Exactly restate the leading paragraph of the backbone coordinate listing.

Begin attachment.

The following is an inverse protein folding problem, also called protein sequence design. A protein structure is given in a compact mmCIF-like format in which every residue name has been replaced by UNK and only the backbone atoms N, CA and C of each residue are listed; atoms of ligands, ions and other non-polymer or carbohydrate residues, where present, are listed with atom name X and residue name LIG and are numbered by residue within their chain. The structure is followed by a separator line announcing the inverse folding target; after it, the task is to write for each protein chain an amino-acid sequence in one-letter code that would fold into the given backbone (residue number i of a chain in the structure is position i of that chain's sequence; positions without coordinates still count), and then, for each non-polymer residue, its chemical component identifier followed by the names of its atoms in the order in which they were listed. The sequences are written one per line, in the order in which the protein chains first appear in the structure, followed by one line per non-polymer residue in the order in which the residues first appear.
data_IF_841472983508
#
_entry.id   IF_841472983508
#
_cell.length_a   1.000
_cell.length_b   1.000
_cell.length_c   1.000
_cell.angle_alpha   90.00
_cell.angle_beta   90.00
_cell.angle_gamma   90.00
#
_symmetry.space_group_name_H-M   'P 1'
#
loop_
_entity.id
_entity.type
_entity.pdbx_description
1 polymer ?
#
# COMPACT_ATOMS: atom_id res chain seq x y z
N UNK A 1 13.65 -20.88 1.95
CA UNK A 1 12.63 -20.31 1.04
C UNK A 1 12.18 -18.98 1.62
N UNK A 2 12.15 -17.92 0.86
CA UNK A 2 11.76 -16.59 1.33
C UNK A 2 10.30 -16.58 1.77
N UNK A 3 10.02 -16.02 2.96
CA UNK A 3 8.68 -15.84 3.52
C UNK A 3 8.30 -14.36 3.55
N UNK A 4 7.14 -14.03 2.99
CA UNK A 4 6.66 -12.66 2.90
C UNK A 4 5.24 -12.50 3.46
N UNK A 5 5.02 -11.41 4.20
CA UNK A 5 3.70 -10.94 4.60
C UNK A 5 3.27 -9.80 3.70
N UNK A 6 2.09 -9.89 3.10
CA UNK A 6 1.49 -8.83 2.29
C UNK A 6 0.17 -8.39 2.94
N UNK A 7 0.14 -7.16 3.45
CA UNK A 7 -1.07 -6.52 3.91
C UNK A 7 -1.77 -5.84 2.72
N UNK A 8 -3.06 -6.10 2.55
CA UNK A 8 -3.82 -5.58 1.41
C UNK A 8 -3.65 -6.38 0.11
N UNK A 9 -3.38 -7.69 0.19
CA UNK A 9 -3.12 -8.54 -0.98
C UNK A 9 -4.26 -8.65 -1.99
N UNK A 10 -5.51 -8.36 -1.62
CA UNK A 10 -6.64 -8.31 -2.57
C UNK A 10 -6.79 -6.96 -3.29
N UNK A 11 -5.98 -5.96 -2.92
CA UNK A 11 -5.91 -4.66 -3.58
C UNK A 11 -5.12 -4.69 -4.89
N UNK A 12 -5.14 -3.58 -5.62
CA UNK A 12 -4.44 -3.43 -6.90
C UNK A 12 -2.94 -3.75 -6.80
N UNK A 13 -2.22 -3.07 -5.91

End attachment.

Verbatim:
The following is an inverse protein folding problem, also called protein sequence design. A protein structure is given in a compact mmCIF-like format in which every residue name has been replaced by UNK and only the backbone atoms N, CA and C of each residue are listed; atoms of ligands, ions and other non-polymer or carbohydrate residues, where present, are listed with atom name X and residue name LIG and are numbered by residue within their chain. The structure is followed by a separator line announcing the inverse folding target; after it, the task is to write for each protein chain an amino-acid sequence in one-letter code that would fold into the given backbone (residue number i of a chain in the structure is position i of that chain's sequence; positions without coordinates still count), and then, for each non-polymer residue, its chemical component identifier followed by the names of its atoms in the order in which they were listed. The sequences are written one per line, in the order in which the protein chains first appear in the structure, followed by one line per non-polymer residue in the order in which the residues first appear.